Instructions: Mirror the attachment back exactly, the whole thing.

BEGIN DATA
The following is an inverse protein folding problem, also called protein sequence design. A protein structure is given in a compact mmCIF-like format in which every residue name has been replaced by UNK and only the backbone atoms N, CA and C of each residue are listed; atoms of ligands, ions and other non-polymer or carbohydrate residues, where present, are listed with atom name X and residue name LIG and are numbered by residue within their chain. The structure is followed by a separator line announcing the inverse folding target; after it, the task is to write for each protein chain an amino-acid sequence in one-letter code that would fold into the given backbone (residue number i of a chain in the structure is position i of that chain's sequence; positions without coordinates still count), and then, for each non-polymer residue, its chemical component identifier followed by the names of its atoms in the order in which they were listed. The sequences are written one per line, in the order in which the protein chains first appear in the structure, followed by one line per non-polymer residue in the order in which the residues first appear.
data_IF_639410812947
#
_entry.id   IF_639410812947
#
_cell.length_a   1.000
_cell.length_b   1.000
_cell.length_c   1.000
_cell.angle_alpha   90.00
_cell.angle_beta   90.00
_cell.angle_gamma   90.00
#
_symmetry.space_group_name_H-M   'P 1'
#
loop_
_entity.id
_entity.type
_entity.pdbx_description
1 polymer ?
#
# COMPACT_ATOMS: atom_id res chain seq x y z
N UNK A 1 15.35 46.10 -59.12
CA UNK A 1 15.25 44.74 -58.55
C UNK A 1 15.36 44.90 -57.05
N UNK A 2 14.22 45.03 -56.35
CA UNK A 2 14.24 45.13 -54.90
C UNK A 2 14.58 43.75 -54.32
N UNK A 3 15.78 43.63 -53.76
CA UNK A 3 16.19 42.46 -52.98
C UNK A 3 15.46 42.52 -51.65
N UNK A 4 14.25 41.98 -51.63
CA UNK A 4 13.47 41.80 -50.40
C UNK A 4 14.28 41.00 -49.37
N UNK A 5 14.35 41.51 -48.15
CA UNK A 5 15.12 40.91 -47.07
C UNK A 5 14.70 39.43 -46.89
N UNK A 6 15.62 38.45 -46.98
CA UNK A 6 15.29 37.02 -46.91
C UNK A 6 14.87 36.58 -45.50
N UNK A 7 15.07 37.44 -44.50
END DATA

The following is an inverse protein folding problem, also called protein sequence design. A protein structure is given in a compact mmCIF-like format in which every residue name has been replaced by UNK and only the backbone atoms N, CA and C of each residue are listed; atoms of ligands, ions and other non-polymer or carbohydrate residues, where present, are listed with atom name X and residue name LIG and are numbered by residue within their chain. The structure is followed by a separator line announcing the inverse folding target; after it, the task is to write for each protein chain an amino-acid sequence in one-letter code that would fold into the given backbone (residue number i of a chain in the structure is position i of that chain's sequence; positions without coordinates still count), and then, for each non-polymer residue, its chemical component identifier followed by the names of its atoms in the order in which they were listed. The sequences are written one per line, in the order in which the protein chains first appear in the structure, followed by one line per non-polymer residue in the order in which the residues first appear.
data_IF_639410812947
#
_entry.id   IF_639410812947
#
_cell.length_a   1.000
_cell.length_b   1.000
_cell.length_c   1.000
_cell.angle_alpha   90.00
_cell.angle_beta   90.00
_cell.angle_gamma   90.00
#
_symmetry.space_group_name_H-M   'P 1'
#
loop_
_entity.id
_entity.type
_entity.pdbx_description
1 polymer ?
#
# COMPACT_ATOMS: atom_id res chain seq x y z
N UNK A 1 15.35 46.10 -59.12
CA UNK A 1 15.25 44.74 -58.55
C UNK A 1 15.36 44.90 -57.05
N UNK A 2 14.22 45.03 -56.35
CA UNK A 2 14.24 45.13 -54.90
C UNK A 2 14.58 43.75 -54.32
N UNK A 3 15.78 43.63 -53.76
CA UNK A 3 16.19 42.46 -52.98
C UNK A 3 15.46 42.52 -51.65
N UNK A 4 14.25 41.98 -51.63
CA UNK A 4 13.47 41.80 -50.40
C UNK A 4 14.28 41.00 -49.37
N UNK A 5 14.35 41.51 -48.15
CA UNK A 5 15.12 40.91 -47.07
C UNK A 5 14.70 39.43 -46.89
N UNK A 6 15.62 38.45 -46.98
CA UNK A 6 15.29 37.02 -46.91
C UNK A 6 14.87 36.58 -45.50
N UNK A 7 15.07 37.44 -44.50